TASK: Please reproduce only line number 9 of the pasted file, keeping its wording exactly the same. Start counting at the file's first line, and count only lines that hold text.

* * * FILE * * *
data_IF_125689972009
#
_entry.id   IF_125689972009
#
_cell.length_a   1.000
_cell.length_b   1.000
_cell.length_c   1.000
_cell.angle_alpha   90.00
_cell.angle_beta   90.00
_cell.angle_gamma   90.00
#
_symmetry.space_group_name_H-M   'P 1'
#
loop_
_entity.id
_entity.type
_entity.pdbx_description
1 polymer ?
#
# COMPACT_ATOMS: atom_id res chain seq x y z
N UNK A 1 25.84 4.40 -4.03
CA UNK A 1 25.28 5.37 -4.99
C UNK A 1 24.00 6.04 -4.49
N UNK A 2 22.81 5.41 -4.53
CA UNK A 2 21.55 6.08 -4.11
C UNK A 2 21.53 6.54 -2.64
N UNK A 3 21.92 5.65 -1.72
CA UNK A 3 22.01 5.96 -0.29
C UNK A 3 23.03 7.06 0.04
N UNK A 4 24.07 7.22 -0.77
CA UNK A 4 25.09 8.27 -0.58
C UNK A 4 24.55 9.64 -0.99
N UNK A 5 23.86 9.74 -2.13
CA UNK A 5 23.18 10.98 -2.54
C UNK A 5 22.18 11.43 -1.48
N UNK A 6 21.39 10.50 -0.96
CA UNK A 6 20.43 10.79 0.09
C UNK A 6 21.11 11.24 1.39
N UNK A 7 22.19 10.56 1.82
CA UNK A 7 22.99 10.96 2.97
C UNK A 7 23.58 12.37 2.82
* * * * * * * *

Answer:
_cell.angle_beta   90.00